It was long before the age of kings came upon us, yea, even before the time when our Lord God formed our people into a mighty nation, during the age of our great forefather Abraham that God made it known unto him that his descendants would be forever set aside as a people special and peculiar unto God, and that in the seed of Abraham all people of the earth would come to be blessed by obedience and faith unto our mighty God. But as the generations passed, our people would forever fail to remain obedient and loyal to Him, straying blindly into the worship of false gods that though nonexistent and powerless, were detestably evil as they detracted from the worship of the true God. The worship of these false gods came to be known of by our rulers and many times even practiced and encouraged by kings who would come to establish the worship of idols as the normal practice for our nation, eventually passing on such evil practice as a blasphemous inheritance to kings that came to succeed them in the governance of our people.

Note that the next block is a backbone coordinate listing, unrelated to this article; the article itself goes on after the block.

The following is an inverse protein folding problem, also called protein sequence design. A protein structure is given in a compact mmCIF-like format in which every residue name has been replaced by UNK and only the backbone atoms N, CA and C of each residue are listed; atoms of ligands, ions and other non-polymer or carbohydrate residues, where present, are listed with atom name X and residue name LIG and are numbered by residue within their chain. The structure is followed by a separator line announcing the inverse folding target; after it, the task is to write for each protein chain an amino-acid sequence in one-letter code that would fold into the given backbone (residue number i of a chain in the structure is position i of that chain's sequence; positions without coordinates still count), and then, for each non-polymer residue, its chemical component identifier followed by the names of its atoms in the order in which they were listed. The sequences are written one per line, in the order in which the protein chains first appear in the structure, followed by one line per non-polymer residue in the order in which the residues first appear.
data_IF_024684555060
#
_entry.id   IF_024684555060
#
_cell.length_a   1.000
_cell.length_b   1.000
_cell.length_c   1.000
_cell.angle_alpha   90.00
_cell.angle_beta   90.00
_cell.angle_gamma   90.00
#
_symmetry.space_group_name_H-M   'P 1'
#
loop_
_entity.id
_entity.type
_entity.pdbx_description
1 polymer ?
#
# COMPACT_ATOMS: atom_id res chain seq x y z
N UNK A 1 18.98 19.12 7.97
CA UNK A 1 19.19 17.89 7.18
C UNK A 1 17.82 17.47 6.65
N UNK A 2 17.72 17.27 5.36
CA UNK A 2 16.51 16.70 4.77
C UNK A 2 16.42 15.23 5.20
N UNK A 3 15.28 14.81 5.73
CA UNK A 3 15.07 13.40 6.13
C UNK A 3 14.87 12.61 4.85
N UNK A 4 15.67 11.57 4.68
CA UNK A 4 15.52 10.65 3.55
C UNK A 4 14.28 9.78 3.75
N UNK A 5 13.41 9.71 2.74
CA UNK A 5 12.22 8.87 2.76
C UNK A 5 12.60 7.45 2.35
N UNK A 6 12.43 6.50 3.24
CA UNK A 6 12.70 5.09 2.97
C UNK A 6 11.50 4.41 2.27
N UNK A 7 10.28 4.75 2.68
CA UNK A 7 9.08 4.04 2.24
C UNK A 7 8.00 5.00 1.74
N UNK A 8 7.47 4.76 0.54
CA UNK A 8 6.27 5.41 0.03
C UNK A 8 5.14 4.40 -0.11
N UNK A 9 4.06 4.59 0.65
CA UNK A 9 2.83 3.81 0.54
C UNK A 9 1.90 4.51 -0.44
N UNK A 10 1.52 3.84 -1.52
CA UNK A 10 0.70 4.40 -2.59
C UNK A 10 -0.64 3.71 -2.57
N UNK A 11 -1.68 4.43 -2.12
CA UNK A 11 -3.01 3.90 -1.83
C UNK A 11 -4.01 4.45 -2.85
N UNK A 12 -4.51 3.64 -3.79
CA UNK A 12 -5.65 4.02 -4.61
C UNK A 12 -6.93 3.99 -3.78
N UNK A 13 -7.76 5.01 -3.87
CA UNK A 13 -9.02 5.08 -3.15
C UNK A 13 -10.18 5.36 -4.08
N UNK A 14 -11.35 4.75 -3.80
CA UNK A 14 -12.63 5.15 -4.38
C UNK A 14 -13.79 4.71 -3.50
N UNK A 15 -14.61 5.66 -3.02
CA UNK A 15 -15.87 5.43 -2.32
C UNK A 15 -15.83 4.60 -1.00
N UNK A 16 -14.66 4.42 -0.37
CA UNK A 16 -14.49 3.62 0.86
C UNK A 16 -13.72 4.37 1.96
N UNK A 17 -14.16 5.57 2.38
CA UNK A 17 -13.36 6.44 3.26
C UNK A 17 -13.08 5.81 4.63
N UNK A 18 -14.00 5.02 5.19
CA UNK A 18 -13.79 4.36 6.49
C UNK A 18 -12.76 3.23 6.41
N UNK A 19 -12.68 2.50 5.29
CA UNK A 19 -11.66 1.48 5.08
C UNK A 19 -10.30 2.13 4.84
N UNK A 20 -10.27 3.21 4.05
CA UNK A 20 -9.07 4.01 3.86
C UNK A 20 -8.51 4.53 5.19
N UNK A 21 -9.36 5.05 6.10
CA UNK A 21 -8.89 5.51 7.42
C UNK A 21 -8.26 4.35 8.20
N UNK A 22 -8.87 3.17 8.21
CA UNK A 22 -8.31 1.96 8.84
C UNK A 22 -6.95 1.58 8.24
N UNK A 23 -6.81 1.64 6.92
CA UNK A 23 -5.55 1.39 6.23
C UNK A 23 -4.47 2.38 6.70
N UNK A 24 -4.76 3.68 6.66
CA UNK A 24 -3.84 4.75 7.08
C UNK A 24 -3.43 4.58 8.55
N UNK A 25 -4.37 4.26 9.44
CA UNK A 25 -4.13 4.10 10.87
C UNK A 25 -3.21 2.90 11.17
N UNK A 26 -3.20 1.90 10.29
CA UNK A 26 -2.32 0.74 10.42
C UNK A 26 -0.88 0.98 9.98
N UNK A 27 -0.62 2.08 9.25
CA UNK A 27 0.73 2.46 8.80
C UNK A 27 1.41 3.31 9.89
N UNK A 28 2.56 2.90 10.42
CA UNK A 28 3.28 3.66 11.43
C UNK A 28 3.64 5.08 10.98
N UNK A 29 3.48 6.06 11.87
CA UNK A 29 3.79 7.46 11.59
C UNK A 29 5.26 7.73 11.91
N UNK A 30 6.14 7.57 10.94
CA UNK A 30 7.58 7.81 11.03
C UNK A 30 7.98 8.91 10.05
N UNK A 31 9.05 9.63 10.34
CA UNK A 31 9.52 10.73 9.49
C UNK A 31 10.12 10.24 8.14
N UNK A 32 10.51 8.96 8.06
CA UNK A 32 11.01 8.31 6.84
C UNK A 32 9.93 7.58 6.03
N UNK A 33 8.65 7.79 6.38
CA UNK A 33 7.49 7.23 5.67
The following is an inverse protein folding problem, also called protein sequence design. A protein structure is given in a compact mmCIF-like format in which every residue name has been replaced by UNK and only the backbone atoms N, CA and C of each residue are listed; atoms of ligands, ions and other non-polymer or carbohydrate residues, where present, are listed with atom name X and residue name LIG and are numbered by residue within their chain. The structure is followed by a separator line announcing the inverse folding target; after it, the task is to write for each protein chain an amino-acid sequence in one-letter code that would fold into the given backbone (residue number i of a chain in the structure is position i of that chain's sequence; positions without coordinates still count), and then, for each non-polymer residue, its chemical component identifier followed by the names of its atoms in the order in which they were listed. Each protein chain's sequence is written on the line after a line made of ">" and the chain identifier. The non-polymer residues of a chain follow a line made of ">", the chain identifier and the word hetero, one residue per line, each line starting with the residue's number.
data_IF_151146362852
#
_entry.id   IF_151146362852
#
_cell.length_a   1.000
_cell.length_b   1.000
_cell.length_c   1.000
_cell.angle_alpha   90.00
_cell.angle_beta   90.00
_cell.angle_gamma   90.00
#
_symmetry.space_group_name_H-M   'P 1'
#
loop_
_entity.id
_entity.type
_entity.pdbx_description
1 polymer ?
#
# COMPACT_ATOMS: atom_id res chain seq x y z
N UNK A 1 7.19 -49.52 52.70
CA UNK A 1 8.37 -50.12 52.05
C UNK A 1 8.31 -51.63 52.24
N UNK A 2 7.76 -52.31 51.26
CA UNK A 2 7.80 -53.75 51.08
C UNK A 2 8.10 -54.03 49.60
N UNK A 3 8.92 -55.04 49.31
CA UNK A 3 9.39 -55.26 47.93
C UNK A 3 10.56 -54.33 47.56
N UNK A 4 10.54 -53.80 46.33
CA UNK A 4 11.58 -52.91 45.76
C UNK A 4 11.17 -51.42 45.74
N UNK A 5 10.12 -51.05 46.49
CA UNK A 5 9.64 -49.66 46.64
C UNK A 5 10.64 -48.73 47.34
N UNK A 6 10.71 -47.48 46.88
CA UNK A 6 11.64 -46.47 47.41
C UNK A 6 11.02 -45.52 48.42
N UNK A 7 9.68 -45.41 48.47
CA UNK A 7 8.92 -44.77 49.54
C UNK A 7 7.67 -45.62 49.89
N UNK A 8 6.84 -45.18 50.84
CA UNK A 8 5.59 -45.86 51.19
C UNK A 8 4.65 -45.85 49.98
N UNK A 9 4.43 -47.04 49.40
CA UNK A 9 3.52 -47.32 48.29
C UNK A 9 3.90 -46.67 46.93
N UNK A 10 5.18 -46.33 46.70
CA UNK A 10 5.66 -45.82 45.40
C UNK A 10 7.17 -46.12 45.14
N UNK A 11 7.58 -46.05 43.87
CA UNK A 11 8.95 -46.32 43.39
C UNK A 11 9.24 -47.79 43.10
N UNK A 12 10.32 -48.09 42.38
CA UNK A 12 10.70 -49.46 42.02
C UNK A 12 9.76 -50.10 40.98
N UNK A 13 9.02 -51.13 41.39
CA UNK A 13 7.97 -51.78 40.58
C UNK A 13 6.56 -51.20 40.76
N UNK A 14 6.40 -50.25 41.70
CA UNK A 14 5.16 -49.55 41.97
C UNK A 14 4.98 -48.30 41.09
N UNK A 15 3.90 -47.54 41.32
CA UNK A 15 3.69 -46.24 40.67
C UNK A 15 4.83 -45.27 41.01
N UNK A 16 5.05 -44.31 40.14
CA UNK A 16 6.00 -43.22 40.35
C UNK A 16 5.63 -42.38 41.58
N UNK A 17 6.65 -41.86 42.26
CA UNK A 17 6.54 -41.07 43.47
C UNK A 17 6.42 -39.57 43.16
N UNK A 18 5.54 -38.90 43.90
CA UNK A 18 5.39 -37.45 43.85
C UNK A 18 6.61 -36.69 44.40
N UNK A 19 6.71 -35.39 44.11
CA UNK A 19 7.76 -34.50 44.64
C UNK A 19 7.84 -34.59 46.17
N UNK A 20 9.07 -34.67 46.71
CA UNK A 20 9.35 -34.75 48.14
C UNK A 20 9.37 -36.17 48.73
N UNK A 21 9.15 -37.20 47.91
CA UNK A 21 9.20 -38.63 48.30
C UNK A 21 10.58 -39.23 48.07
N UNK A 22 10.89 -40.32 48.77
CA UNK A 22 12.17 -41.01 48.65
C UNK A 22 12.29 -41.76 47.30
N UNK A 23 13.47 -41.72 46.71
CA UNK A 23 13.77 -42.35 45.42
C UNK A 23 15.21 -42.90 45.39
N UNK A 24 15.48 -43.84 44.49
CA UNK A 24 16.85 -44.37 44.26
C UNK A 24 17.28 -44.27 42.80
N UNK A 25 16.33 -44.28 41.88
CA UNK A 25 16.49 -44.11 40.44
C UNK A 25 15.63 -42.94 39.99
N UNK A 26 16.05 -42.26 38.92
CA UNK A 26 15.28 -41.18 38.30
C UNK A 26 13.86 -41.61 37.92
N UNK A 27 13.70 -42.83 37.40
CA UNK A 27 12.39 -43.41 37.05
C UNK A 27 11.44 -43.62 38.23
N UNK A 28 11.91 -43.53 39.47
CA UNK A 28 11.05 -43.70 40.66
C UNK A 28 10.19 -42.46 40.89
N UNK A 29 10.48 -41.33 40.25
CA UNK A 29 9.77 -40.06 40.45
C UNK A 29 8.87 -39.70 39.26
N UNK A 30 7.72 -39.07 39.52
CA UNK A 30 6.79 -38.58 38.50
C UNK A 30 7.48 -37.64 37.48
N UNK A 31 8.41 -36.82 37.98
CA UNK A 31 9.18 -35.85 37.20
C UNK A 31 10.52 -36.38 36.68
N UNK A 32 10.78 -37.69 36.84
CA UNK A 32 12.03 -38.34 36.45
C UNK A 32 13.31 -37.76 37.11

Such was the sad case with King Ahab, whom I served with great loyalty as governor of household and palace in our capital city of Samaria. For it had now been since the time of Jeroboam, who rebelled against wise Solomon, that the kings of Israel had turned away from their God to follow after the worship of detestable idols. And before Ahab ruled his apostate father, King Omri, who did more evil before the eyes of God than any of our kings which came before him. But yet did King Ahab come to make even more evil than his father, and thus came to anger our God even more than King Omri or any of the kings that came before. For it was Ahab that continued to bow wantonly before idols, and who married the beautiful Phoenician princess Queen Jezebel, a worshipper of the false god Baal. And in order to please his wife, it came to pass that Ahab built a temple in Samaria to Baal, and erected a wooden image to the false goddess Asherah. And it was King Ahab that forsook the curse of Joshua and permitted that Hiel rebuild the city of Jericho with the evil sacrifice his first-born son to commemorate the beginning of the construction and the sacrifice of his youngest son to commemorate the completion. And it was King Ahab, whom in order to please Queen Jezebel finally came to order the slaughter of the school of God’s prophets, of which I, Obadiah was secretly a member thereof.